Snowdonia communities ‘exploited’, says Gwynedd councilon November 28, 2021 at 7:11 am

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The area is likened to Amsterdam, Barcelona and Venice in having more tourists than it can handle.

Litter picking

Image source, Snowdonia Society

Communities in Snowdonia have been left feeling “exploited” after one of the busiest tourist seasons in living memory, Gwynedd council has said.

More than 660,000 visitors climbed Snowdon during 2021.

There were large queues at the summit almost every day in summer.

Gwynedd council said visitor numbers have been rising in recent years, but increased substantially this year because coronavirus restrictions meant fewer people taking holidays abroad.

It believes parts of Snowdonia have joined major European destinations like Amsterdam, Barcelona and Venice in having more visitors than they can cope with.

A conference is taking place on Tuesday to discuss how the tourist industry needs to change to balance the needs of local people, visitors, tourism businesses and the environment.

“We’ve experienced two years of very unusual tourist seasons, from lockdown to a very large influx of new tourists – those people who would probably have gone overseas for their holidays,” said council leader Dyfrig Siencyn.

“And it increased the pressure on our communities substantially.

“It was very good for businesses and our local economy, but we also had a new kind of tourist, who really didn’t understand the communities that we live in, or the environment.”

He said there were problems with litter, parking while the cost of repairing footpaths “can’t be sustained in the long term”.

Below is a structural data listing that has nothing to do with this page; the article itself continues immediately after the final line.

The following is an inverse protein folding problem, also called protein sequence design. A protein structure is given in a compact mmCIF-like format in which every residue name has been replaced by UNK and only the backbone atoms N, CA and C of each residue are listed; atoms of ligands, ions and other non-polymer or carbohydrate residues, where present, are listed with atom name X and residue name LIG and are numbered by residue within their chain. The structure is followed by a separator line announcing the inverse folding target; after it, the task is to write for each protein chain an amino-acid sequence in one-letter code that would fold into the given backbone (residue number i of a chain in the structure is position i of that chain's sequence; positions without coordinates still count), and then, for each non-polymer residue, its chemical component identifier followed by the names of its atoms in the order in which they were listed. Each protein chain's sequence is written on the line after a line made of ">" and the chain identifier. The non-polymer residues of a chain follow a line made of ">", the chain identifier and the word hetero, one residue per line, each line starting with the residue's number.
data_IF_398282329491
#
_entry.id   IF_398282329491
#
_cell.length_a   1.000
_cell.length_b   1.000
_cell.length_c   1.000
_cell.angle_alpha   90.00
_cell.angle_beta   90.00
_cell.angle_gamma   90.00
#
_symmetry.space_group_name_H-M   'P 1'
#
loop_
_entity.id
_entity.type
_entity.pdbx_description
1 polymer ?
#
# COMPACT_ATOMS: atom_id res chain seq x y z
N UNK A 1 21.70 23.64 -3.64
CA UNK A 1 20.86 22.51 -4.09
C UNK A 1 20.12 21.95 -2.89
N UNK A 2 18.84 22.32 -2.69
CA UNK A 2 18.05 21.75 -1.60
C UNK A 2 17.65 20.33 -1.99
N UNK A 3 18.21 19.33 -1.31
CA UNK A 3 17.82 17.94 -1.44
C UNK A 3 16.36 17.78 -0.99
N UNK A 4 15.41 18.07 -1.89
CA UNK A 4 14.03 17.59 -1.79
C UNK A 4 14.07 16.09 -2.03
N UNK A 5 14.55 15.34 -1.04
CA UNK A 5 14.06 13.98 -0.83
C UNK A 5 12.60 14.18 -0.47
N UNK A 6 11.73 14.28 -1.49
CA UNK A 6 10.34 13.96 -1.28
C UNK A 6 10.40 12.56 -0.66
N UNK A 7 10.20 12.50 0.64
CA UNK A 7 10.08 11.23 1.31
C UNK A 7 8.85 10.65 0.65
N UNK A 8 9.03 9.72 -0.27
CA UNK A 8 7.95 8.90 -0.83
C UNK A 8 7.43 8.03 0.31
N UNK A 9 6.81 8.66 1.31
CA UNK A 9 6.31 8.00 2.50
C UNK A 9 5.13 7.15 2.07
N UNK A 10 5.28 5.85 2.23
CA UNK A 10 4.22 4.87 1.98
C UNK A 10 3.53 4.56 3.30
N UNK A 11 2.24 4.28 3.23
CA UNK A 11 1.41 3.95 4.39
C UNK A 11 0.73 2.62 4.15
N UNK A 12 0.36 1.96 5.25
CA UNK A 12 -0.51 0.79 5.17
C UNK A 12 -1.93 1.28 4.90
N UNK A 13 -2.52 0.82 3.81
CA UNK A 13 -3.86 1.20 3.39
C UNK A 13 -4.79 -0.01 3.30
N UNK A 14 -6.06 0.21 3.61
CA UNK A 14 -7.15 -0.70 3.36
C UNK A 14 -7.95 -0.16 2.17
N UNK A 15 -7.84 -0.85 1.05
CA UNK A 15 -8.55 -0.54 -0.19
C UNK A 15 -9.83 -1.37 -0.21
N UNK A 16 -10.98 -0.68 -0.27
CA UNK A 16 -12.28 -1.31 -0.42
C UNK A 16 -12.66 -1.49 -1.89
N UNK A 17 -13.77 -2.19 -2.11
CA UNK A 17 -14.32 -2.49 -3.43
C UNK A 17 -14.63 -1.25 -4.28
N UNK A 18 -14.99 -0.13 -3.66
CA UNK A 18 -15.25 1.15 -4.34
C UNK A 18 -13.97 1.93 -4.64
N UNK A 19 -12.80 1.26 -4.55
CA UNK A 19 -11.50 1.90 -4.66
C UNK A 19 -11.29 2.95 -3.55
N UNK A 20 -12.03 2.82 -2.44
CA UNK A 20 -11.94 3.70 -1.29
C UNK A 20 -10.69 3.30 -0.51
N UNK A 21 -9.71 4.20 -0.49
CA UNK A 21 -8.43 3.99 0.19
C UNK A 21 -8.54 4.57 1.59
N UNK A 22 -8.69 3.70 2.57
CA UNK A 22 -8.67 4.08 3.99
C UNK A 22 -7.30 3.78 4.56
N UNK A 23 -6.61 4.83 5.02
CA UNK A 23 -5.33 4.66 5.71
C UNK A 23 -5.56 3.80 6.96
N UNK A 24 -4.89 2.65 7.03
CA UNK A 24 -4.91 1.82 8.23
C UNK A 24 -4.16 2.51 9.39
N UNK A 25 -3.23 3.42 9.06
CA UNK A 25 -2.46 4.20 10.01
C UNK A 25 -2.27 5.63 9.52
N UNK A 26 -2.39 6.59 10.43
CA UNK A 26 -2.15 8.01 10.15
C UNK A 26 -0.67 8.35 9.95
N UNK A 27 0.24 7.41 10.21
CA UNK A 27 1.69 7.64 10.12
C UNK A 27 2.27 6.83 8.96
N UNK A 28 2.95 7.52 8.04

Mr Siencyn also believes there is a “cost to the community”, adding: “You see this in places like Amsterdam, Venice and Barcelona where mass tourism harms the local culture.

“Some people can travel to Snowdon, climb up the mountain, make a mess and then go home without contributing anything to the local economy.

“What we need to do is to look at ways we can make tourism benefit our communities rather than exploiting them.”

Gwynedd Council said tourism brings in £1.35bn every year to the county’s economy, generating jobs for more than 18,200 people.

People queuing at the top of Snowdon

Image source, Getty Images

But a spokesman added jobs in the visitor industry are often low-paid, part-time and finish as soon as the summer season comes to an end.

Jonathan Williams-Ellis is chairman of Snowdonia 360, a group which represents visitor attractions in north west Wales, and believes businesses had a good year in 2021.

“But Snowdon is being hammered, and that’s just not right,” he added.

“A better, greener transport network may be part of the solution, and reduce the number of times people in places like Beddgelert and Llanberis find their village clogged up with cars.

“We need to look at ways to get visitors to explore other areas of north west Wales and to come at other times of the year as well.”

Footpath being repaired

Image source, Snowdonia Society

He believes if visitor numbers can be spread across 11 or 12 months, job opportunities can be year-round rather than seasonal.

“We don’t just need a knee-jerk reaction here, we need a long term plan which will look after locals, look after the environment and look after the Welsh language,” Mr Williams-Ellis added.

The council and the Snowdonia National Park Authority are putting together an action plan called the Gwynedd and Eryri Sustainable Visitor Economy Plan 2035.

John Harold, director of The Snowdonia Society, a charity which campaigns to protect Snowdonia, said volunteers spent thousands of hours over the summer picking up litter.

“But this summer has also given us ideas about how we can turn our problems to our advantage,” he said.

“We’ve created new jobs for conservation officers who can co-ordinate volunteer teams in the future and assist the national park wardens in helping visitors on the ground.

“These are full-time jobs with decent training and career prospects.

“It shows that you need to look beyond the numbers of visitors and find the opportunities to make the most of the visitor industry that we have.”

Tuesday’s conference will involve representatives from communities, businesses and experts on sustainable tourism.

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